December 10, 2019 0

Neon Gel Pens

By in ballpoint pen, color, paintings, pencil, sketches, watercolor, watercolour


Over the past couple of summers, a depanneur (convenience store, for you non-Montrealers) had a jar of gel pens for sale. When I was buying beer or cat food, if I was feeling flush, I’d pick one up. They are fun to play with, and I had a set of kid’s fluorescent paints to play with as well, but the scanner and putting it up on the internet takes away some of the vividness.

Ah well, I guess it’s like William Blake’s handcoloured poem prints. I’ve seen them for real, 200 years old, and reproductions don’t do them justice. Not that I’m comparing myself to Blake, but he’s one of my heroes.

Sadly, the neon pens aren’t very lightfast, and will probably fade to white in a few years. We will see.

Ha, I just noticed the oddness that this ancient scanner introduced up top. But this is the first time I’ve got the scanner working with the new computer (thanks to some old software), so I’m still thrilled.

December 8, 2019 0

Sober Cat

By in cats, digital, pencil, sketches

December 7, 2019 0

The Wind in the Willows Update

By in sketches

I’ve finished the Project Gutenburg edition of The Wind in the Willows on my Kindle. I can relate to it, because I used animals dressed as people to tell stories, in my Books in Canada cartoons. Still, the characters here are perfect English gentlemen, even if they take breaks to snap up flies once in a while. How does Mr. Toad have hair, if he’s a toad, and not wearing a toupée?

It scarcely matters, because reading about the book on the web after finishing it, I find the novel was based on stories the author made up to entertain his son at bedtime. That son committed suicide at school aged 20, which makes these stories more moving to me. Stories, at least of that era, had to have a happy ending.

They’re in the mold of Robert Louis Stevenson or Walter Scott high adventure, also with a love of nature. So, the actual events are hard to believe, but the general effect is charming. Very happy to catch up with this, another piece of my early childhood.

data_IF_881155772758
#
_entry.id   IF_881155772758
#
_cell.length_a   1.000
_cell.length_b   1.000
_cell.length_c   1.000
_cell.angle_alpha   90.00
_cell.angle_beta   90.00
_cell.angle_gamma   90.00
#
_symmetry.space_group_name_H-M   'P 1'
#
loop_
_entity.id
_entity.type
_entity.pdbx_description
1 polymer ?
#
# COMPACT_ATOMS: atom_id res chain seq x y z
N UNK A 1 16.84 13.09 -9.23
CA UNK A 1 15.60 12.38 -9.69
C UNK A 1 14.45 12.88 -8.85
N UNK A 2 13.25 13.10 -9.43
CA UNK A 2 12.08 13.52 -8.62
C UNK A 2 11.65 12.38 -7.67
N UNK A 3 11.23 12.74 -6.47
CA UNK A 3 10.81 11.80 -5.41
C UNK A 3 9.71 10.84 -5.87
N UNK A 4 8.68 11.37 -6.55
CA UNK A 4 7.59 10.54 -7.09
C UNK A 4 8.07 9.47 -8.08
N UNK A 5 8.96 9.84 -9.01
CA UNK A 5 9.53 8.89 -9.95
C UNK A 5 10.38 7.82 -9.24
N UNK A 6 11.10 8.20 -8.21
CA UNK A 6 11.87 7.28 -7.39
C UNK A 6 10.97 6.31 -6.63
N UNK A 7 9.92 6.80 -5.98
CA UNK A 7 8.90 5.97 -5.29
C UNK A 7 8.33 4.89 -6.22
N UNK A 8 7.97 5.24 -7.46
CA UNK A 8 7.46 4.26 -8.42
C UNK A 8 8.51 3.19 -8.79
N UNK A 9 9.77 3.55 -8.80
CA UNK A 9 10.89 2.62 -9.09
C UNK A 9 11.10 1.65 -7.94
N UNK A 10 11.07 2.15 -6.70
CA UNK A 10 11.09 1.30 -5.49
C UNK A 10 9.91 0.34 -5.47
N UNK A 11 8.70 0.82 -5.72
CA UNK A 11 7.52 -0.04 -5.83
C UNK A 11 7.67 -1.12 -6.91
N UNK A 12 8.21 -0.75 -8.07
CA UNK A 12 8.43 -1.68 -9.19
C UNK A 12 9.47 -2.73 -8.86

December 5, 2019 0

Blatant Sketchbookery

By in cats, color, Coloured Pencils, Gouache, Jack's House of Cats, paintings, sketches, watercolor, watercolour

For some reason I’m back into the blog. I don’t think anyone goes here, and the “Blogoshphere” has become a little like one of those abandoned theme parks adventurers like to seek out. Anyhow, I’m baaaaaakk. Not posting as much as I used to, just cool stuff out of the sketchbooks, which are taking too much space around here.

Above…. Looks like Same Face Syndrome! I’ll just pretend that it’s the same imaginary actor playing all the parts.

Still the usual inability to draw those Barbie-like women who are so popular among internet artists. Oh well. Better watch a dozen more Youtubes about the topic.

December 3, 2019 0

Birdies and Mr. Boggedy

By in cats, color, paintings, sketches, watercolor, watercolour

December 1, 2019 0

The Wind in the Willows

By in ballpoint pen, Book Reviews, color

I’m finishing off The Wind in the Willows. Very curious book. I remember it being read to me in class when I was tiny, and at that age I didn’t always get all of what was being read or shown to me. Such as when I was watching the movie Mary Poppins, which I loved. But what was a Suffragette, or a run on the bank? I just thought they were excuses for dressing up, or going crazy.

Anyhow, the lesson I learned from The Wind and the Willows long ago was that stoats and weasels were evil, and Mr. Toad was a wild adventurer and hero. Maybe in his own mind. Re-reading it now, Mr. Toad is a horrible aristocrat, stuffed with upper class privilege, who steals a poor person’s horse, not to mention someone else’s car, and escapes from prison. Truly a first-class felon, and egotist. The book explores this a bit. I suppose I identify most with the Mole, who is everyman, or every-animal. My favourite character is Badger, who in the movie I think would be played by the deep-voiced Christopher Lee, in his non-villainous aspect.